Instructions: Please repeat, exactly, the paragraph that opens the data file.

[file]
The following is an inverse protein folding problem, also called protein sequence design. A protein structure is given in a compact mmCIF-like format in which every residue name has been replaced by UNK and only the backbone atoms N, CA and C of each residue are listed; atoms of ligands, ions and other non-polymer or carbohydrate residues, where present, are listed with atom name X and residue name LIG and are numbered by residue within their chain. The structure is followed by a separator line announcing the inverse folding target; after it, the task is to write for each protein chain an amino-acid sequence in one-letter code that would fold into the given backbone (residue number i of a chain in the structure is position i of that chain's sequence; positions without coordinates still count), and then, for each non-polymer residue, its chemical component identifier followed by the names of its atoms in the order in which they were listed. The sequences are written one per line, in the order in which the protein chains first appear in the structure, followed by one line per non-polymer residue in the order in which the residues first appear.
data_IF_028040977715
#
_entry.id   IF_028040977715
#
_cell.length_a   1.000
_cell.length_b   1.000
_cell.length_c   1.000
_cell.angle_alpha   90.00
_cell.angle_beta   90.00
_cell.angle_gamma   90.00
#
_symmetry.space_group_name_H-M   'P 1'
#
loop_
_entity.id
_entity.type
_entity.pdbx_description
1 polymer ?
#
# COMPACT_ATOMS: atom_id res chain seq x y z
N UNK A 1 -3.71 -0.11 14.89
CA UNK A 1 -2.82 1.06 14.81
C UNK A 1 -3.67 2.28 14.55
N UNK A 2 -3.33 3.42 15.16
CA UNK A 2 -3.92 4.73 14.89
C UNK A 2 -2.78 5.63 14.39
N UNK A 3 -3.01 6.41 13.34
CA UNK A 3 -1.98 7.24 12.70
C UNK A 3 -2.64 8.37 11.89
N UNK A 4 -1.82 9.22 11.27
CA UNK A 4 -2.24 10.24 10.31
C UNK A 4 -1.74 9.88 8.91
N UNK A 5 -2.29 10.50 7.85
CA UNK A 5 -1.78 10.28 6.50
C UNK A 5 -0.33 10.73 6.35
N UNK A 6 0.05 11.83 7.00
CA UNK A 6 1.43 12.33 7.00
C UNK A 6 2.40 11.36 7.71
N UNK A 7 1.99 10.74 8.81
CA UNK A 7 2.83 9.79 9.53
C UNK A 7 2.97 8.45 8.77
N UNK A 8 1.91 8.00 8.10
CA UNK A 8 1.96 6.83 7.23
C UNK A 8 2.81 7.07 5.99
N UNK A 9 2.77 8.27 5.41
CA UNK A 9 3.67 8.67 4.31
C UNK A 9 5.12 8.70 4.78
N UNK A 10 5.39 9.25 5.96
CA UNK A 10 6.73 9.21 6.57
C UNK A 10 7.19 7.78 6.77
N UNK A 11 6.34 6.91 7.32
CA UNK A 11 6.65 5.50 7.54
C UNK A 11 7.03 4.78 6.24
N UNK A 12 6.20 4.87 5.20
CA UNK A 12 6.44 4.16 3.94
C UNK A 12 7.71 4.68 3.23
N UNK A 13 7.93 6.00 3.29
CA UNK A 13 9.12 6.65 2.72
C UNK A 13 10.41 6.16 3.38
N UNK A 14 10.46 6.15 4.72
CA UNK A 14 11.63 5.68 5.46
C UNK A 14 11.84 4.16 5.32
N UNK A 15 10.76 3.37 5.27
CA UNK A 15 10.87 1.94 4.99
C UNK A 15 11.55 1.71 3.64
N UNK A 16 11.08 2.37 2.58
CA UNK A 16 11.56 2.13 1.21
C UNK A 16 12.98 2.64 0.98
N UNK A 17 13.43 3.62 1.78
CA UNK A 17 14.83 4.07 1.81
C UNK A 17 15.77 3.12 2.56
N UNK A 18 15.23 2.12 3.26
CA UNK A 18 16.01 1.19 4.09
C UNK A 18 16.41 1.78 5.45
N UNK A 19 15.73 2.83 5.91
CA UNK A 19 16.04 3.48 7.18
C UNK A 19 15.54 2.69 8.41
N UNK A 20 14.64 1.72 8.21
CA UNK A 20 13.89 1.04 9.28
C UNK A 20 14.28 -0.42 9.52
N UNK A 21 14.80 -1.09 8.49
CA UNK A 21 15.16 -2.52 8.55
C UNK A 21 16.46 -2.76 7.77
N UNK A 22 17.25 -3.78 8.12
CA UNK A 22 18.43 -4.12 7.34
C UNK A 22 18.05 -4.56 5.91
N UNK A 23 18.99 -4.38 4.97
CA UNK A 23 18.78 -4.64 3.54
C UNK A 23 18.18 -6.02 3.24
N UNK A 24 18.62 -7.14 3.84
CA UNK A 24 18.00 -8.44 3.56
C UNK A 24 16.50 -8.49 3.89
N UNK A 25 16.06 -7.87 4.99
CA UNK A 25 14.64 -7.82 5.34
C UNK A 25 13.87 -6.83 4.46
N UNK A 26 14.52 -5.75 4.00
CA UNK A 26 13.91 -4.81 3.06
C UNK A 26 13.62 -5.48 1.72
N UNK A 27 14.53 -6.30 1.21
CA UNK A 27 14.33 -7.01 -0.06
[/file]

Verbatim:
The following is an inverse protein folding problem, also called protein sequence design. A protein structure is given in a compact mmCIF-like format in which every residue name has been replaced by UNK and only the backbone atoms N, CA and C of each residue are listed; atoms of ligands, ions and other non-polymer or carbohydrate residues, where present, are listed with atom name X and residue name LIG and are numbered by residue within their chain. The structure is followed by a separator line announcing the inverse folding target; after it, the task is to write for each protein chain an amino-acid sequence in one-letter code that would fold into the given backbone (residue number i of a chain in the structure is position i of that chain's sequence; positions without coordinates still count), and then, for each non-polymer residue, its chemical component identifier followed by the names of its atoms in the order in which they were listed. The sequences are written one per line, in the order in which the protein chains first appear in the structure, followed by one line per non-polymer residue in the order in which the residues first appear.